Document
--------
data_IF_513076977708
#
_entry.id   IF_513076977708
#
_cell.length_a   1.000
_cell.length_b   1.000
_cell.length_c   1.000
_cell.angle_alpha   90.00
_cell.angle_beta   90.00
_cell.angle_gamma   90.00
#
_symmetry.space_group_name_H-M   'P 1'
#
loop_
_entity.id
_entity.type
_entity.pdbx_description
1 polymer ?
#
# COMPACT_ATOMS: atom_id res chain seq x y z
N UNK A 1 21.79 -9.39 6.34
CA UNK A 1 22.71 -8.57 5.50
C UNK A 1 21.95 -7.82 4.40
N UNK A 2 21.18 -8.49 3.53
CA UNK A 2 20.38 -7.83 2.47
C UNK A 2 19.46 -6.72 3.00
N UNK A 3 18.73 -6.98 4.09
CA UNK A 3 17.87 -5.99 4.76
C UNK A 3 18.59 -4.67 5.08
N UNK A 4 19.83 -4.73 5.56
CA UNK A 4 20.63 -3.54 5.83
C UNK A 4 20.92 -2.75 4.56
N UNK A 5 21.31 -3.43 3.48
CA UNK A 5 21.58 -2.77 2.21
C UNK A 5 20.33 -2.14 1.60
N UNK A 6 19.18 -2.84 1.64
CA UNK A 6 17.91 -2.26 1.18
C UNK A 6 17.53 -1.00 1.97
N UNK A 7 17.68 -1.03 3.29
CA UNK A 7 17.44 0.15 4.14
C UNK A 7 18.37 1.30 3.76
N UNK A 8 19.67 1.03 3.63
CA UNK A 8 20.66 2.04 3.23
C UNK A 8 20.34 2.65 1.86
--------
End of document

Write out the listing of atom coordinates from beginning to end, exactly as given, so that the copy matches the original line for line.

data_IF_513076977708
#
_entry.id   IF_513076977708
#
_cell.length_a   1.000
_cell.length_b   1.000
_cell.length_c   1.000
_cell.angle_alpha   90.00
_cell.angle_beta   90.00
_cell.angle_gamma   90.00
#
_symmetry.space_group_name_H-M   'P 1'
#
loop_
_entity.id
_entity.type
_entity.pdbx_description
1 polymer ?
#
# COMPACT_ATOMS: atom_id res chain seq x y z
N UNK A 1 21.79 -9.39 6.34
CA UNK A 1 22.71 -8.57 5.50
C UNK A 1 21.95 -7.82 4.40
N UNK A 2 21.18 -8.49 3.53
CA UNK A 2 20.38 -7.83 2.47
C UNK A 2 19.46 -6.72 3.00
N UNK A 3 18.73 -6.98 4.09
CA UNK A 3 17.87 -5.99 4.76
C UNK A 3 18.59 -4.67 5.08
N UNK A 4 19.83 -4.73 5.56
CA UNK A 4 20.63 -3.54 5.83
C UNK A 4 20.92 -2.75 4.56
N UNK A 5 21.31 -3.43 3.48
CA UNK A 5 21.58 -2.77 2.21
C UNK A 5 20.33 -2.14 1.60
N UNK A 6 19.18 -2.84 1.64
CA UNK A 6 17.91 -2.26 1.18
C UNK A 6 17.53 -1.00 1.97
N UNK A 7 17.68 -1.03 3.29
CA UNK A 7 17.44 0.15 4.14
C UNK A 7 18.37 1.30 3.76
N UNK A 8 19.67 1.03 3.63
CA UNK A 8 20.66 2.04 3.23
C UNK A 8 20.34 2.65 1.86